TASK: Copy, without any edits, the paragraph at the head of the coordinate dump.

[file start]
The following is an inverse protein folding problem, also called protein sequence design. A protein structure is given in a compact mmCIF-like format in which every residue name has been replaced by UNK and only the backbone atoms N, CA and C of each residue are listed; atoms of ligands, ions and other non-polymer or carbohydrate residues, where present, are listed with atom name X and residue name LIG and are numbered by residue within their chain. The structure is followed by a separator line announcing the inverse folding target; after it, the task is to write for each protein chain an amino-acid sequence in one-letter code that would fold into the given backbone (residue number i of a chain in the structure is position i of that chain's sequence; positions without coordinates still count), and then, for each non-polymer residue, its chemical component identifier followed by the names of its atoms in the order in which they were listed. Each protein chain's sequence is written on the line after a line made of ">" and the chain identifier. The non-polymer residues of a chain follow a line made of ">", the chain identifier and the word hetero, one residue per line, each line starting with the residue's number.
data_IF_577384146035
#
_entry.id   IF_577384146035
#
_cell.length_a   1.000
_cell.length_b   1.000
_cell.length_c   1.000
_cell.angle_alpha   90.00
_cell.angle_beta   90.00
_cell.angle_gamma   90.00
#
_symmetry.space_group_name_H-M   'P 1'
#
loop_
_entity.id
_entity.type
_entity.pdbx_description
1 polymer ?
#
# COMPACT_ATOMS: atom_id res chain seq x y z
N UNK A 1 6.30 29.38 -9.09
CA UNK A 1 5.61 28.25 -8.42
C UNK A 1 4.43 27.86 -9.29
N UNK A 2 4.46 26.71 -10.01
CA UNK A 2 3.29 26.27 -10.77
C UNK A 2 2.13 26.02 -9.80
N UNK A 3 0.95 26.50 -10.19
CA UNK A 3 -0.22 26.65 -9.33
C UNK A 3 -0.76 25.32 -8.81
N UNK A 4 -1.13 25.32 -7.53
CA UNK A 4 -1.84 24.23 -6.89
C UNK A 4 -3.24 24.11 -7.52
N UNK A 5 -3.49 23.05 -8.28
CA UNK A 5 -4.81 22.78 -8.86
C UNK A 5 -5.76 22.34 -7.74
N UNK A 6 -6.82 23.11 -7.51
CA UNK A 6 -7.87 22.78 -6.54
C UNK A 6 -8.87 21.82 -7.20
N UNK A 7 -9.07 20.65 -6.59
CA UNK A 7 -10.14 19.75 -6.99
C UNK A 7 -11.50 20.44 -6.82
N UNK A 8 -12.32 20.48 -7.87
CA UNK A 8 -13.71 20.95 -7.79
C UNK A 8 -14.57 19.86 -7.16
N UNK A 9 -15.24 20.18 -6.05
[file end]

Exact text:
The following is an inverse protein folding problem, also called protein sequence design. A protein structure is given in a compact mmCIF-like format in which every residue name has been replaced by UNK and only the backbone atoms N, CA and C of each residue are listed; atoms of ligands, ions and other non-polymer or carbohydrate residues, where present, are listed with atom name X and residue name LIG and are numbered by residue within their chain. The structure is followed by a separator line announcing the inverse folding target; after it, the task is to write for each protein chain an amino-acid sequence in one-letter code that would fold into the given backbone (residue number i of a chain in the structure is position i of that chain's sequence; positions without coordinates still count), and then, for each non-polymer residue, its chemical component identifier followed by the names of its atoms in the order in which they were listed. Each protein chain's sequence is written on the line after a line made of ">" and the chain identifier. The non-polymer residues of a chain follow a line made of ">", the chain identifier and the word hetero, one residue per line, each line starting with the residue's number.